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Cystic Fibrosis Trust

UKCFC 2017: day one

'The role of CFTR in keeping lungs healthy'

Wednesday 6 September 2017

Buy tickets for day one

9.00 Registration and networking
10.00 Welcome and conference introduction

David Ramsden, Chief Executive of the Cystic Fibrosis Trust, and George Jenkins OBE, Chairman of the Cystic Fibrosis Trust.

Session One

10.10 Understanding how CFTR keeps lungs healthy and what to do about it when it doesn't work

Chair: David Sheppard, Professor of Physiology

University of Bristol

Introductory chair scene setting (five minutes) followed by four researcher presentations.

10.15 The importance of the Air-Surface Liquid (ASL) interface - volume and pH

Robert Tarran, Associate Professor of Cell Biology and Physiology

University of North Carolina, USA.

  • Why the ASL is important.
  • The role of CFTR in controlling ASL - volume and pH.
  • Consequences of CFTR dysfunction.
10.40 Visualising the cilia

Dr Pietro Cicuta, Head of Biological and Soft Systems, Cavendish Laboratory, University of Cambridge 

  • Advanced physics to visualise ciliary beats.
11.00 Can we target other channels?

Dr Michael Gray, Cellular Physiology

University of Newcastle.

  • Other ion channels also contribute to the health of the surface epithelium.
  • Understanding these channels offers new opportunities to find alternative therapies for CF.

11.15 Yes we can! 'Hot off the press'

Dr Henry Danahay, Head of Biology Enterprise Therapeutics (tbc)

  • Targeting the other channels involved in ASL.
  • Novel technology using bronchospheres to screen for compounds that influence ASL.
11.30 Coffee and networking (exhibition area)

Session Two

11.45 Mucus

Chair: David Thornton, Professor of Biochemistry

University of Manchester.

Introductory chair scene setting (five minutes) followed by two research presentations.

11.50 Sticky mucus: how does ion channel dysfunction affect mucus in the lungs?

Anna Ermund, Medical Biochemistry and Cell Biology

University of Gothenburg

  • Sticky mucus results in ion-slowed mucociliary clearance.
  • How does CFTR dysfunction result in sticky mucus?
  • How can an understanding of these processes help identify new ways of treating the lungs?
12.20 'Hot off the press'

Astrid Hilde Myrset, Director of Clinical and Pre-Clinical Research


  • OligoG: A novel approach to treating mucus dysfunction.
  • Phase 2b results and plans for the future.
12.30 Conference lunch (exhibition area)

Meet the sponsors, networking and poster viewing (exhibition area)

13.00 Sponsor lunchtime symposium: 'Beyond the lung - will Cinderella go to the ball?'

Organised by Vertex

Professor Alan Smyth, School of Medicine, University of Nottingham and Nottingham Children's Hospital

Session Three

13.55 Pulmonary infection and inflammation

Chair: Andres Floto, Professor of Respiratory Biology, University of Cambridge (TBC)

Introductory chair scene setting (five minutes) followed by research presentations.

14.00 Pulmonary infection by Pseudomonas aeriginosa. The case for new antimicrobials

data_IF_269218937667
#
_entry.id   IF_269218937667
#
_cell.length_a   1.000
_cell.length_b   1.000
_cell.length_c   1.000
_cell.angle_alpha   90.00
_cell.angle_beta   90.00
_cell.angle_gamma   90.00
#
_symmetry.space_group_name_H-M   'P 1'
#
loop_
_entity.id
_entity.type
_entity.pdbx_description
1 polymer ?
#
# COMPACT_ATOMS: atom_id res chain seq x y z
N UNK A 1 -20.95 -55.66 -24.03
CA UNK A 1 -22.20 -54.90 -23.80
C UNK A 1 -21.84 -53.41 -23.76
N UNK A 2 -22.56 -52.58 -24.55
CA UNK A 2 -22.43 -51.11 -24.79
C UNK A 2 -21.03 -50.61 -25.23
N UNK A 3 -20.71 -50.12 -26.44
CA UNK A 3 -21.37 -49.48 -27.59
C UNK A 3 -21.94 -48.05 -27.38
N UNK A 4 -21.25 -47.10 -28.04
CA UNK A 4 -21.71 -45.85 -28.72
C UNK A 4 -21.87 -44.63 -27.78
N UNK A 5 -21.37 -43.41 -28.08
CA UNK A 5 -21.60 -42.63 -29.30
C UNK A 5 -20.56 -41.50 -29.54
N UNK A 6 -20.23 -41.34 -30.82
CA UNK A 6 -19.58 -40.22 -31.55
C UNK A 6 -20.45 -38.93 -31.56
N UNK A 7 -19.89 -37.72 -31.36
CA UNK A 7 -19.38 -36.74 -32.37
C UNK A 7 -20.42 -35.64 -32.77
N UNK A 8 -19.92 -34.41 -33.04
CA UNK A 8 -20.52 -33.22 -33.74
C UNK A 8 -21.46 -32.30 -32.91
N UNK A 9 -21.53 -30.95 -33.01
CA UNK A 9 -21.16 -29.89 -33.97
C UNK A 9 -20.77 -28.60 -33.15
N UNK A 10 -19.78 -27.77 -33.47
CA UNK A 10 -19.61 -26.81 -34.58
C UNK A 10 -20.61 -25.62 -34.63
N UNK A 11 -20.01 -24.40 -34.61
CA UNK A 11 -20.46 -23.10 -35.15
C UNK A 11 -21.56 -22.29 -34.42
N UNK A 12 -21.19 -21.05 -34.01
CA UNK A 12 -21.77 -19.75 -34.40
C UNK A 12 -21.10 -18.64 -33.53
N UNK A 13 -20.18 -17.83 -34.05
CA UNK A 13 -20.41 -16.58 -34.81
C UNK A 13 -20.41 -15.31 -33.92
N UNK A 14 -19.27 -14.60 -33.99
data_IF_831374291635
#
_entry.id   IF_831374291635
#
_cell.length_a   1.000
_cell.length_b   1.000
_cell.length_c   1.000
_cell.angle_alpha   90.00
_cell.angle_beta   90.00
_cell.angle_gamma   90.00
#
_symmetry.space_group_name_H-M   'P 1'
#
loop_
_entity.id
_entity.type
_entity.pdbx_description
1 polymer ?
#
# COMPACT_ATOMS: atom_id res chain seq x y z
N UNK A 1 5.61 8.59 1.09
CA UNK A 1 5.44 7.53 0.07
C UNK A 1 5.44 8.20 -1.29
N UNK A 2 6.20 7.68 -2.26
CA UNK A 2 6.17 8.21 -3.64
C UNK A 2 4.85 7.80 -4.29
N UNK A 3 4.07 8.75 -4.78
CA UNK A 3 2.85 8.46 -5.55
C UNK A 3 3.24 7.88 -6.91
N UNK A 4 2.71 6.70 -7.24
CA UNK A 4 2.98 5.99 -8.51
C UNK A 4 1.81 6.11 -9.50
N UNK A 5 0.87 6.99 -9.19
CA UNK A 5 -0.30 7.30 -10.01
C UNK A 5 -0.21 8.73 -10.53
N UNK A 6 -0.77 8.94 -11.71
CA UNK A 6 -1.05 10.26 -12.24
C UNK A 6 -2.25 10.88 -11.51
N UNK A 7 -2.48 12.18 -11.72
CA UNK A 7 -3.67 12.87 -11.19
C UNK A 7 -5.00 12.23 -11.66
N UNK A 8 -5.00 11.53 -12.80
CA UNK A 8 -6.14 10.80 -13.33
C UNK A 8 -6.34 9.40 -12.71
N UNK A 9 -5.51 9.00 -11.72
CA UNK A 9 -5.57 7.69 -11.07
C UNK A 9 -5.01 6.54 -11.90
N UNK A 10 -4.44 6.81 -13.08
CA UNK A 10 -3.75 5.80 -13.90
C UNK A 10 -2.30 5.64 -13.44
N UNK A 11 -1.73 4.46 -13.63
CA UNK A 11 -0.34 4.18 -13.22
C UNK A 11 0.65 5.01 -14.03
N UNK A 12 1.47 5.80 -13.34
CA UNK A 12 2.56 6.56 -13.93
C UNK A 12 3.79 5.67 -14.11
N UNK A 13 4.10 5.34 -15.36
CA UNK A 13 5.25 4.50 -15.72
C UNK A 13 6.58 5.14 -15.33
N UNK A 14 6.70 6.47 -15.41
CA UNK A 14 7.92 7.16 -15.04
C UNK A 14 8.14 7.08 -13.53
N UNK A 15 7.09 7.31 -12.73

Jane Davies, Professor in Paediatric Respirology

Imperial College London and Royal Brompton Hospital

  • Understanding PsA infection in the CF lung.
  • Developing better understanding of the lung milieu that leads to chronic infection with PsA.
  • The difficulties in finding novel antibiotics that are effective in the CF lung.
14.30 Why is it so hard to find new antibiotics?

Will Hall, previously Senior Policy Adviser on the Review into Antimicrobial Resistance

  • Report on Antimicrobial Resistance: implications 
15.00 A novel therapeutic approach to resolve inflammation in CF

Barbara White, MD Chief Medical Officer

Corbus Pharmaceuticals, Inc

  • Excessive and ineffective inflammatory response is a feature of CF and likely leads to progressive decline in lung function.
  • Importance of the resolution phase of innate immune responses in restoring homeostasis.
  • Results for the Phase 2 study in CF with the cannabinoid receptor type 2 agonist, anabasum (aka JBT-101)
15.20 What happens if we correct CFTR? Long term follow up data on use of Ivacaftor.

Stuart Elborn, Professor of Respiratory Medicine

Imperial College London and Royal Brompton Hospital

  • What can we learn from the long-term studies (five years) on Ivacaftor in people with G551D?
  • How much lung function is reversible?
15.50 Closing comments and close of conference day one
16.45 'CF's Got Talent!' (conference theatre)

Presentations and award ceremony for young CF researchers and people with CF and their families (full online streaming and interaction with CF community)

Chair: Roger Black, Olympian and presenter 

Summer Student poster session - judging panel (exhibition area)

19.00 Drinks reception and networking opportunity (atrium)
19.30 Conferences and fundraising gala dinner (exhibition area)

Guest speaker (tbc)

Prizes awarded for CF's Got Talent and Summer Students

Buy tickets for the conference dinner

22.00 Close of day one

This meeting is supported by companies, including pharmaceutical companies, who will be exhibiting at the event and pharmaceutical staff will be present throughout the meeting.

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